Wintry weekend

In light of the fact that a number of people sent me this week’s New York Times Travel section’s 36 Hours: Madrid, I thought I’d share with you my own 48 hours in the city.


14 hrs

There’s nothing better than discovering a new and different place to eat in your own neighborhood. I’d walked by Raíces del Mundo (“Roots of the World”) a number of times before a friend suggested that we eat there. Raíces is a restaurant and fair trade store where you can also take world dance classes or see a show on weekend nights. A rare find in my very Madrileño neighborhood! With the 8-euro menú, we each had a salad from a different place in the world (the New Zealand contained kiwi, soy bean sprouts, lettuce, and a yogurt dressing), a tapa (like a Chilean empanada or a Mexican enchilada), and a drink. The food is good and a welcome change from typical Spanish fare. (An added bonus is that it’s around the corner from my school–great for the days when you just can’t stomach the thought of food from the comedor.)

16 hrs

Wandering through the eclectic Conde Duque neighborhood (just south of my own) en route to buy movie tickets for later in the night, we decided to stop and check out an exhibit at the Centro Cultural Conde Duque. The exhibit, Misiones Pedagógicas (1931-1936), is both eye-opening and well-executed. The so-called Pedagogic Missions, carried out in the pre-Spanish Civil War era of the Segunda República, were destined to bring culture (in the form of art, film, literature) to small villages throughout the interior of the country. The highlights are photographs of villagers completely entranced by Charlie Chaplin’s silent movies, copies of art from the Prado, and books from the traveling library. In a documentary about the project, an elderly woman recounts a memory of her work as a missionary: “When I arrived, the villagers shouted, ‘Communist! Communist! Communist! When are you going to bring the movies?'” For me it was fascinating to learn about this facet of the Second Republic, the most progressive era in Spanish history–too progressive, perhaps, considering the ensuing war and dictatorship.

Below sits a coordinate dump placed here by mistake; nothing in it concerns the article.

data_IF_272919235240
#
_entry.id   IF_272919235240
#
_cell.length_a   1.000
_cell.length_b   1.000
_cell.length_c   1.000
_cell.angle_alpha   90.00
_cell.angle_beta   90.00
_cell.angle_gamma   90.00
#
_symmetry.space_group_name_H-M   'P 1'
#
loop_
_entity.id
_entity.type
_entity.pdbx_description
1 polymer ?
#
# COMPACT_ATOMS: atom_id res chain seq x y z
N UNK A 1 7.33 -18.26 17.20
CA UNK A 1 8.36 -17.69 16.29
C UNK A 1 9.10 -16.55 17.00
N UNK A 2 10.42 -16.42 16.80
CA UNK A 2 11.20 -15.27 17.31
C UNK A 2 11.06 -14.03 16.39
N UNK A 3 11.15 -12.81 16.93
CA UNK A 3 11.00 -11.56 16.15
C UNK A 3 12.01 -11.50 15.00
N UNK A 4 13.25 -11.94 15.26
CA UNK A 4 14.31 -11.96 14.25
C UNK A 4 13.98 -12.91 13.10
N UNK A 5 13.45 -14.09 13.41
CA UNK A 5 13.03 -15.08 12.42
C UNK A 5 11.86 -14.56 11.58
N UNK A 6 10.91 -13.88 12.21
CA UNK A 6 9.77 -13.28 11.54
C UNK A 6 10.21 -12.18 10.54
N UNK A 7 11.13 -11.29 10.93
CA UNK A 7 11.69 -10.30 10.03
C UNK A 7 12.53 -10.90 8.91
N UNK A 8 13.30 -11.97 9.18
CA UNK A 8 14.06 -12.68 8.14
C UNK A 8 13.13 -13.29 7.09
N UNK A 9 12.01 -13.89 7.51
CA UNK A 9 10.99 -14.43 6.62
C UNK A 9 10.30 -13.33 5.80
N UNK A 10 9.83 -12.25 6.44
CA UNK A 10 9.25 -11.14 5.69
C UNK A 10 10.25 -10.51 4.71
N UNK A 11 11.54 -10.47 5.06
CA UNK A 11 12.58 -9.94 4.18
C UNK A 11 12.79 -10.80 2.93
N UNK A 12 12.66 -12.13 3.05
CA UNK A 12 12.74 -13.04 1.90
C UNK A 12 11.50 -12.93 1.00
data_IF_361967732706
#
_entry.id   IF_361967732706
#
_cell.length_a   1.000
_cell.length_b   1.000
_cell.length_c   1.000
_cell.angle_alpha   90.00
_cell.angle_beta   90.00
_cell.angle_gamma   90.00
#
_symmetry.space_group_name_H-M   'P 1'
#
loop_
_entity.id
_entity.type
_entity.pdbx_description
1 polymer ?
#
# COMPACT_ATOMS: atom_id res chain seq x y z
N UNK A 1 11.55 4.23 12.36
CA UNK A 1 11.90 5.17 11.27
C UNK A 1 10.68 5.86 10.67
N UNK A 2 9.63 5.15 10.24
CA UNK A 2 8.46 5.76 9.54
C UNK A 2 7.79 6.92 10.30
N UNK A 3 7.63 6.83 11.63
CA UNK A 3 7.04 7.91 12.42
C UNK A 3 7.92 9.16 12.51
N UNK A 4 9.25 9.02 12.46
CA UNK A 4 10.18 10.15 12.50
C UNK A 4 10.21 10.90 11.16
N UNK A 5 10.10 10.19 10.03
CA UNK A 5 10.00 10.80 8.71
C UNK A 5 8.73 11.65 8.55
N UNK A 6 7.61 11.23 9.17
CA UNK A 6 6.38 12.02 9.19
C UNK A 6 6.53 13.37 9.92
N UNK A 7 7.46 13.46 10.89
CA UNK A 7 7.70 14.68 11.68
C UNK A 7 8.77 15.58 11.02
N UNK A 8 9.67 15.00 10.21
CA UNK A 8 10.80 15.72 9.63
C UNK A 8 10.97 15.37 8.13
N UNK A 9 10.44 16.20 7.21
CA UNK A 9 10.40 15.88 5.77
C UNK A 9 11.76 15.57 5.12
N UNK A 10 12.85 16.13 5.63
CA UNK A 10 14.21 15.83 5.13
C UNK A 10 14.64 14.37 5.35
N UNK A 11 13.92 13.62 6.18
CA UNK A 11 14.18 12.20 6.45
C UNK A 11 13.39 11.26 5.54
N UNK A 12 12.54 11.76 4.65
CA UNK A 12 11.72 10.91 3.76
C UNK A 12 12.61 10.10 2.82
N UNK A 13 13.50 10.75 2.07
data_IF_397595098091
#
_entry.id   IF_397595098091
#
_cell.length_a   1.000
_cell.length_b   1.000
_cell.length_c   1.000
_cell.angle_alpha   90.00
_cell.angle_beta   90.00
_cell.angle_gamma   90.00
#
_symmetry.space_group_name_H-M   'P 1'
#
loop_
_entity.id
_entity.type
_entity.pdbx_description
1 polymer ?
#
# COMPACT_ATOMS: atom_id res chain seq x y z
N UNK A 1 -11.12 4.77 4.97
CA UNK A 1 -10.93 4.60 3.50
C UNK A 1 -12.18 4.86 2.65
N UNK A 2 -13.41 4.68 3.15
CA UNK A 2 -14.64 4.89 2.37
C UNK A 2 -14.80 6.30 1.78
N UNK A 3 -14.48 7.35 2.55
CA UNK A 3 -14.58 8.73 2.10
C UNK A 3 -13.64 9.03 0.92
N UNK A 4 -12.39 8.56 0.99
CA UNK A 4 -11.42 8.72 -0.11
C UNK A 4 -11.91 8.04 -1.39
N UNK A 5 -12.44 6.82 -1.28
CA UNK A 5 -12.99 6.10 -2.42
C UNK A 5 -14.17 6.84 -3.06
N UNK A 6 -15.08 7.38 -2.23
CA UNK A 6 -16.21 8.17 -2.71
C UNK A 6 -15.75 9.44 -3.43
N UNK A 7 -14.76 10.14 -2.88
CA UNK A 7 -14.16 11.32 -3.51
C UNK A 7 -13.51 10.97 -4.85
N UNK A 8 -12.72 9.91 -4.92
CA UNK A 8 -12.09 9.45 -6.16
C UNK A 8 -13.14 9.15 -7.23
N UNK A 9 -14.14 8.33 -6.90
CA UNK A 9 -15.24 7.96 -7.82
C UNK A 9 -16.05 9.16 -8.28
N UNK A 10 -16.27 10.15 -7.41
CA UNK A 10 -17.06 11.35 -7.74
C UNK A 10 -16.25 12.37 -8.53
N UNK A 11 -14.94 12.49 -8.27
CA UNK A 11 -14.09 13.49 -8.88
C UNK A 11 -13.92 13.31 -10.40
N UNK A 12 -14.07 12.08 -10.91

20 hrs

Forget worrying about strange Spanish dining times: at Cervecería 100 Montaditos you can eat a delicious and cheap meal for under 5 euros at nearly any time of the day or night. This chain is sort of like a Spanish version of fast food: beer, wine, and olives appear on the menu along with 100 “montaditos”–tiny baguette sandwiches filled with everything from jamón ibérico con tomate natural to smoked salmon and cream cheese (salmon ahumado con queso Philadelphia). Almost everything on the menu (it’s like a chit–you check the sandwiches and drinks you’d like, bring it to the counter, and they call you when it’s ready) costs 1 euro, making it a very economical place to eat. We had dinner at the branch in La Latina with a friend who wanted to eat something before an evening flight.

21.30 hrs